A couple atmosphere questions--

<p>Hi everyone-</p>

<p>I'm really caught between Dartmouth and Brown right now and was wondering if some Dartmouth students could help me out here.</p>

<p>First, do you find the core curriculum restrictive at all? I'm REALLY humanities-oriented. I do well in the other subjects, but don't especially enjoy them and so I've been really attracted to Brown's OC. Are math/sci requirements a big deal? (I'm taking BC and Chem APs and will prob get 4/5's, so that should knock some of it out.)</p>

<p>Second, my friend goes to Dartmouth and says the D-Plan isn't as incredible as it sounds (WHICH IS PRETTY AMAZING) because it prevents JYAs and separates friends for extended periods of time... Has the offbeat nature of the plan been an overall positive or negative for you?</p>

<p>Last... the social scene/drinking/drugs. I'm socially liberal, and I definitely party, and I dislike the whole meathead, self-congratulatory, boys-will-be-boys jock scene. That said, obviously Dartmouth's social scene relies on frats... but does beer and bro-ness dominate? Are women marginalized on campus? Is it a boys' school that really just lets girls in on the fringes/as companions?</p>

<p>And how big are recreational drugs on campus? Do they pale in comparison to beer consumption?</p>

<p>I love the outdoors, so the DOC is clearly a huge draw for me over Providence. But I also love the laid-back, hippie atmosphere that one would think the DOC would provide but Dartmouth's reputation rejects. Brown seems like it tries a little hard in the opposite direction; I loved the campus and the atmosphere when I visited but think students are a little TOO image-conscious and Urban Outfittersy.</p>

<p>Basically, does the DOC have any influence on social life? Can I go to frats and not feel dominated by meatheadedness? Can I continue my earthy-crunchy, liberal (if you see what I'm hinting at...) tendencies without being an outsider?</p>

<p>Hi, I'll try my best to answer your questions. Nice post btw-- I think it provides a more diverse view of Dartmouth and whatnot.</p>

<li><p>Core curriculum-- to be honest, I didn't know we had one. All I know is that Dartmouth prides itself extremely on being a liberal arts school. As of right now, I know that the most obvious req. is the lab course, and that can be easily fulfilled with a class you can take during sophomore summer with astronomy. Further, I think that the curriculum is extremely thorough, but not particularly restrictive if you do want to pursue something in the humanities. A lot of classes contain multiple distrib. req---say "Nonwestern culture" as well as the art distrib and a tmv...so it's really easy to get those out of the way. In my opinion Brown's loose curriculum goes a little bit far. Granted, I have heard some negative things about the core curriculum at Columbia, but I haven't heard any Dartmouth students complaining about distribs.</p></li>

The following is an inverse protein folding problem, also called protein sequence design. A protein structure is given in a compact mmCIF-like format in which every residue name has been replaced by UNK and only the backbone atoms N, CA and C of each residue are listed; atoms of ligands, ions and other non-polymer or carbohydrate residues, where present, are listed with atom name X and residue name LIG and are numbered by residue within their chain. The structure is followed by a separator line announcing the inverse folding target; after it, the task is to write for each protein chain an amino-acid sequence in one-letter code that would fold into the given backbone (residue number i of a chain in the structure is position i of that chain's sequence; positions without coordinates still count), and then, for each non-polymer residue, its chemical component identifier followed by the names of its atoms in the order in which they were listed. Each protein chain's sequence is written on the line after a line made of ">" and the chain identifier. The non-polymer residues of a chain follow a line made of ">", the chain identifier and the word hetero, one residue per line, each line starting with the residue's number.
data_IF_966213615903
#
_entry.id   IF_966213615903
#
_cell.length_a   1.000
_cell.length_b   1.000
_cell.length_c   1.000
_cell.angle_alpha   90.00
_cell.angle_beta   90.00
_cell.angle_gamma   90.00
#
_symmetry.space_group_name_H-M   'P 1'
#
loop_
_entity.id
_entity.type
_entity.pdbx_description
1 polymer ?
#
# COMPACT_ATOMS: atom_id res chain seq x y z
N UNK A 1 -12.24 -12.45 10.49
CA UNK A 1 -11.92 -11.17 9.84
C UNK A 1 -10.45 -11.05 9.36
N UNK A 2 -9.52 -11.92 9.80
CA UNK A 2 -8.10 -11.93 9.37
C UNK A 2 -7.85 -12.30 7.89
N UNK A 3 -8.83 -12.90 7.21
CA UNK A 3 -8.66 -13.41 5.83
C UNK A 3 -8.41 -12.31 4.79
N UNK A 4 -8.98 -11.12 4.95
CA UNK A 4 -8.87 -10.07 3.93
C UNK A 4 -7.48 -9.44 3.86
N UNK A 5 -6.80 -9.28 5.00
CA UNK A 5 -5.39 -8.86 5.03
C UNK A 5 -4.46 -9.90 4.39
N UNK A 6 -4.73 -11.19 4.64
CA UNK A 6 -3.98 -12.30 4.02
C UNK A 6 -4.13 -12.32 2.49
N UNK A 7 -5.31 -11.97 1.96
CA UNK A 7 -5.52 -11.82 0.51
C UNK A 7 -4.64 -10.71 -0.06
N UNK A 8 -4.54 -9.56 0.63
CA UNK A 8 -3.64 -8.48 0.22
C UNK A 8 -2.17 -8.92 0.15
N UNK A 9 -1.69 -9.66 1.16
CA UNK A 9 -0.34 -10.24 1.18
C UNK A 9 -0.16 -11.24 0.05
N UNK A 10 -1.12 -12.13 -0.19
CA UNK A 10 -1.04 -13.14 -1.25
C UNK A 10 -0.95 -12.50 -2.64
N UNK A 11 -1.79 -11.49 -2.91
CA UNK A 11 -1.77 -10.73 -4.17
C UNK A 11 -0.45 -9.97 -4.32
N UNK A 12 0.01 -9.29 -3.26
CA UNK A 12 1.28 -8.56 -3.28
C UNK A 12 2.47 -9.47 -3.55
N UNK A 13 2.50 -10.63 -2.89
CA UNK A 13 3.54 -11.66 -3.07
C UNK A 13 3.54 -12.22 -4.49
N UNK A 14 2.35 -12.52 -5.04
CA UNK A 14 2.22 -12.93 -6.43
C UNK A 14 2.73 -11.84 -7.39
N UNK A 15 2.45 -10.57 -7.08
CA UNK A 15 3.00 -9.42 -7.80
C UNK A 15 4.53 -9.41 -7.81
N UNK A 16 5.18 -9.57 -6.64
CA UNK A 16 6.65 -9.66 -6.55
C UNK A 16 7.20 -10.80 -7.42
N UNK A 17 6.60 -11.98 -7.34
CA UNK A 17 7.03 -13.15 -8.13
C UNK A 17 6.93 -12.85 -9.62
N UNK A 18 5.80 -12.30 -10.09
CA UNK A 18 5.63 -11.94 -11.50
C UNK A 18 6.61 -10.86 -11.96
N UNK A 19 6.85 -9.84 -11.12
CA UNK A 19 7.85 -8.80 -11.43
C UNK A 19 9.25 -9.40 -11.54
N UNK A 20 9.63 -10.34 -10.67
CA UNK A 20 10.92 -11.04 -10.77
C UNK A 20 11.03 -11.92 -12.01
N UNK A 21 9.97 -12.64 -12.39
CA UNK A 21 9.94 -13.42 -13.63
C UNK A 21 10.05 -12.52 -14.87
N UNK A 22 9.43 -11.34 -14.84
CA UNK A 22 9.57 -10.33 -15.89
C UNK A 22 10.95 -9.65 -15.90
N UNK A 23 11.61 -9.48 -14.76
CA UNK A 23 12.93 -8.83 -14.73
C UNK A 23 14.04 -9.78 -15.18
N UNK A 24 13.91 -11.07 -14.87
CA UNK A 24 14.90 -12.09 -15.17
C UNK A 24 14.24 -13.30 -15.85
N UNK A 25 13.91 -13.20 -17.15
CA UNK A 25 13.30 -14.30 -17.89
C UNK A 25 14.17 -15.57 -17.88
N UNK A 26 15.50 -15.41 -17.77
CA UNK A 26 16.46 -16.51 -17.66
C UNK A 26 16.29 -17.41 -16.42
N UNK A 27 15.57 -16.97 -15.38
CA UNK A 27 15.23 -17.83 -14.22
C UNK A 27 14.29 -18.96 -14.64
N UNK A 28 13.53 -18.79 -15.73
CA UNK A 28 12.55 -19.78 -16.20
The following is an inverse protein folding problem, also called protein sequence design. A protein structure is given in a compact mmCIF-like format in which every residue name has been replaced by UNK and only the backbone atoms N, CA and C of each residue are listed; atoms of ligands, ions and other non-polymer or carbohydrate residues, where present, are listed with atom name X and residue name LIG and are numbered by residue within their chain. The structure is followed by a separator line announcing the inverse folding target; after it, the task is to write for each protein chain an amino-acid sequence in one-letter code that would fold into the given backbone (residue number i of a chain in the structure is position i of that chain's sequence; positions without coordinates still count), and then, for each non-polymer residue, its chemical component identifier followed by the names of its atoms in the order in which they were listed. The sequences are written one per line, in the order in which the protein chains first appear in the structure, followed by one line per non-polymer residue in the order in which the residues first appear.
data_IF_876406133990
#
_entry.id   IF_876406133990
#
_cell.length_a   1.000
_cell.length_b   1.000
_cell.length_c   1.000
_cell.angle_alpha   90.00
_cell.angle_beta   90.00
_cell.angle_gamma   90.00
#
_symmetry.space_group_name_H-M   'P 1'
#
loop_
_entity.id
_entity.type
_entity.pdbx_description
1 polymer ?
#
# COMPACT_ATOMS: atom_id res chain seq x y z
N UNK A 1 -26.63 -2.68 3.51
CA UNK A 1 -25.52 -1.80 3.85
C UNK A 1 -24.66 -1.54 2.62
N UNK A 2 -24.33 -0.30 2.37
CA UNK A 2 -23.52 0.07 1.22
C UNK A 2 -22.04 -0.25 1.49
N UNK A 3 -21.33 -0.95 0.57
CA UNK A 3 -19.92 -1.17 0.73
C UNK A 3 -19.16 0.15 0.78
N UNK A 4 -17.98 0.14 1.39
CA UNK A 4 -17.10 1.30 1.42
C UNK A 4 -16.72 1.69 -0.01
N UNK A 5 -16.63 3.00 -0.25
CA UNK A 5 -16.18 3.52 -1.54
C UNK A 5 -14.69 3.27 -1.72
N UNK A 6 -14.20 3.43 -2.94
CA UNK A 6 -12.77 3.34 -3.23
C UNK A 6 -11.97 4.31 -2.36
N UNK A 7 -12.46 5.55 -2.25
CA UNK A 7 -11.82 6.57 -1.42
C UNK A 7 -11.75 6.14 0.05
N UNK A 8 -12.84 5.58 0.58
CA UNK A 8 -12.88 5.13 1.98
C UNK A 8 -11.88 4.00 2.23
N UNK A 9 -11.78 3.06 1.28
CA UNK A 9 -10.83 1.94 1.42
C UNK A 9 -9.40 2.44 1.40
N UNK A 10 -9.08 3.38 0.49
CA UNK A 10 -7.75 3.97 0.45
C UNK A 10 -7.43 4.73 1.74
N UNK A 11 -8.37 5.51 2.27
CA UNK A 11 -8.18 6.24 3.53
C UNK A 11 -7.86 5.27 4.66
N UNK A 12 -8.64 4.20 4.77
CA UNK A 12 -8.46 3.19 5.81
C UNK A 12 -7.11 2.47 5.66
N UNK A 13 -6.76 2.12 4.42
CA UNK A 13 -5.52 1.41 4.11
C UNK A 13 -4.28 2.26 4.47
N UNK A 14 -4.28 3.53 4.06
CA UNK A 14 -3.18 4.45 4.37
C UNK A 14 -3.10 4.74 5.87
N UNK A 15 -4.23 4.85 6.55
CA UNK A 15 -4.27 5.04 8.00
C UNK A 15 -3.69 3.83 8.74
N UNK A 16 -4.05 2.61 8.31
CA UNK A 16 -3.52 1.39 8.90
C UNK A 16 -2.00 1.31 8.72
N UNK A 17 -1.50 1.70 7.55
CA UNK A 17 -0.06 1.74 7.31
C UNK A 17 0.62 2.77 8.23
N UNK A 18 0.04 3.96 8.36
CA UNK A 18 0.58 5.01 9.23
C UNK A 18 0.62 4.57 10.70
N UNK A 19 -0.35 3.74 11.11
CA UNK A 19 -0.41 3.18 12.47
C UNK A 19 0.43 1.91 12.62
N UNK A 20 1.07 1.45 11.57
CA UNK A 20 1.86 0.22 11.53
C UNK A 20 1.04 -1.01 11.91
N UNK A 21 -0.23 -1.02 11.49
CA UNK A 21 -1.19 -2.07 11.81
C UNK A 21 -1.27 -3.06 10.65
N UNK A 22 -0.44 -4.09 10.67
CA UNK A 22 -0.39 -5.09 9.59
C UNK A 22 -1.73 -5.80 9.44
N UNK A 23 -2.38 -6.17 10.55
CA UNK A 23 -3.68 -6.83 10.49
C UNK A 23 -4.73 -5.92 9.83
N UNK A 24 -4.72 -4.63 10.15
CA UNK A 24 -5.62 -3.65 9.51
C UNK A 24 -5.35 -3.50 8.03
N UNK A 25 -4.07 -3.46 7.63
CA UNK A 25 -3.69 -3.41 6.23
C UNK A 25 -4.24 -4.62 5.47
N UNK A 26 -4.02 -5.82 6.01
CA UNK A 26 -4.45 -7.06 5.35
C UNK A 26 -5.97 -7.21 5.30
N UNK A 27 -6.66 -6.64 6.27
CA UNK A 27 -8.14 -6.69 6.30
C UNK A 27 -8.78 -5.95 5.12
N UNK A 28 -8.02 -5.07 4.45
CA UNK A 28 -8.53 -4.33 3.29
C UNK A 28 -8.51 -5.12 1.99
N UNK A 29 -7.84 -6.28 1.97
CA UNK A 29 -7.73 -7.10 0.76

<li><p>What are JYA's? Sorry, I'm not really familiar with the term. As for the D-plan: my personal experience has been a positive one. I think it is extremely flexible, and that it allows for study-abroad..which a lot of my friends are doing this term and the next. The D-plan also makes it so that it's easier to find internships/ jobs (esp if you want to continue an internship that you had in summer into the winter). I have a friend who's an econ major who's staying on campus for 6 terms and then taking 3 consecutive terms off so he can work. As for the not-being-able to see friends part.... I haven't had any trouble with that at all. High school friends have generally the same schedule, and yea, there'll be a term in sophomore year when you wont see all your friends...but I don't think that's completely unbearable.</p></li>
<li><p>I was afraid of this too...this and the fact that Dartmouth is supposedly conservative (though I haven't seen any indication of this at ALL). So in other words, yes there are many athletes on campus (given the outdoorsy feel of Dartmouth) but they're all extremely and incredibly welcoming, at the Frats, on the green for football, whatever you want. Sports frats like GDX(football) and Chi Gamm (baseball) along with a bunch of other frats host parties quite often and there are never any restrictions.</p></li>